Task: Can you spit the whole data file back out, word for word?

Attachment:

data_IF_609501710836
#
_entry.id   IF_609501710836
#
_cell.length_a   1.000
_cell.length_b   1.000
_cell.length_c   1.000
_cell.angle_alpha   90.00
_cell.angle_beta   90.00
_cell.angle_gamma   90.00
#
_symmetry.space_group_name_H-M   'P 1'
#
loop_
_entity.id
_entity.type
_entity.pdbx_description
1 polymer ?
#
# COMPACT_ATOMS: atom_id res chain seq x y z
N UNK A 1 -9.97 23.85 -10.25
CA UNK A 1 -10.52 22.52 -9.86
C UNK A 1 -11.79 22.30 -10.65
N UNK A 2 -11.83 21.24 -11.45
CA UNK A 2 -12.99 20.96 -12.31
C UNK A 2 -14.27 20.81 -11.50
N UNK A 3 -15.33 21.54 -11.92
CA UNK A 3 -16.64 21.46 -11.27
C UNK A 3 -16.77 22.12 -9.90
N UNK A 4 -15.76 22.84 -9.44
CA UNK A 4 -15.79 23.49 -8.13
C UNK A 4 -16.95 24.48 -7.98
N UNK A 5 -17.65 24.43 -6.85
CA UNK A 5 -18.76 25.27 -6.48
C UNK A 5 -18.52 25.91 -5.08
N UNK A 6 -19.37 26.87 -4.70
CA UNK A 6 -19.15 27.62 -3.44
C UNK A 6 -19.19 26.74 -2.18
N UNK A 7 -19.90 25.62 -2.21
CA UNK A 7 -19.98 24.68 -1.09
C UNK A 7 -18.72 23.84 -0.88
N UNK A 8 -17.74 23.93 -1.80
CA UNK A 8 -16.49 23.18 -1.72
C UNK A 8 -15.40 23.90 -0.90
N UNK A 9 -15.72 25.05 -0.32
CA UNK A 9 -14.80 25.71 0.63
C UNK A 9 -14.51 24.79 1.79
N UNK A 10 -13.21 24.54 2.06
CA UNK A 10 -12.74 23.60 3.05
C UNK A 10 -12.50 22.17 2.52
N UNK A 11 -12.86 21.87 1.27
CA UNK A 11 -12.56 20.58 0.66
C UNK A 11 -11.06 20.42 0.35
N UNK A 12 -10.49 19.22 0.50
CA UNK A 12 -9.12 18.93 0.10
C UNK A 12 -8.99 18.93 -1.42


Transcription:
data_IF_609501710836
#
_entry.id   IF_609501710836
#
_cell.length_a   1.000
_cell.length_b   1.000
_cell.length_c   1.000
_cell.angle_alpha   90.00
_cell.angle_beta   90.00
_cell.angle_gamma   90.00
#
_symmetry.space_group_name_H-M   'P 1'
#
loop_
_entity.id
_entity.type
_entity.pdbx_description
1 polymer ?
#
# COMPACT_ATOMS: atom_id res chain seq x y z
N UNK A 1 -9.97 23.85 -10.25
CA UNK A 1 -10.52 22.52 -9.86
C UNK A 1 -11.79 22.30 -10.65
N UNK A 2 -11.83 21.24 -11.45
CA UNK A 2 -12.99 20.96 -12.31
C UNK A 2 -14.27 20.81 -11.50
N UNK A 3 -15.33 21.54 -11.92
CA UNK A 3 -16.64 21.46 -11.27
C UNK A 3 -16.77 22.12 -9.90
N UNK A 4 -15.76 22.84 -9.44
CA UNK A 4 -15.79 23.49 -8.13
C UNK A 4 -16.95 24.48 -7.98
N UNK A 5 -17.65 24.43 -6.85
CA UNK A 5 -18.76 25.27 -6.48
C UNK A 5 -18.52 25.91 -5.08
N UNK A 6 -19.37 26.87 -4.70
CA UNK A 6 -19.15 27.62 -3.44
C UNK A 6 -19.19 26.74 -2.18
N UNK A 7 -19.90 25.62 -2.21
CA UNK A 7 -19.98 24.68 -1.09
C UNK A 7 -18.72 23.84 -0.88
N UNK A 8 -17.74 23.93 -1.80
CA UNK A 8 -16.49 23.18 -1.72
C UNK A 8 -15.40 23.90 -0.90
N UNK A 9 -15.72 25.05 -0.32
CA UNK A 9 -14.80 25.71 0.63
C UNK A 9 -14.51 24.79 1.79
N UNK A 10 -13.21 24.54 2.06
CA UNK A 10 -12.74 23.60 3.05
C UNK A 10 -12.50 22.17 2.52
N UNK A 11 -12.86 21.87 1.27
CA UNK A 11 -12.56 20.58 0.66
C UNK A 11 -11.06 20.42 0.35
N UNK A 12 -10.49 19.22 0.50
CA UNK A 12 -9.12 18.93 0.10
C UNK A 12 -8.99 18.93 -1.42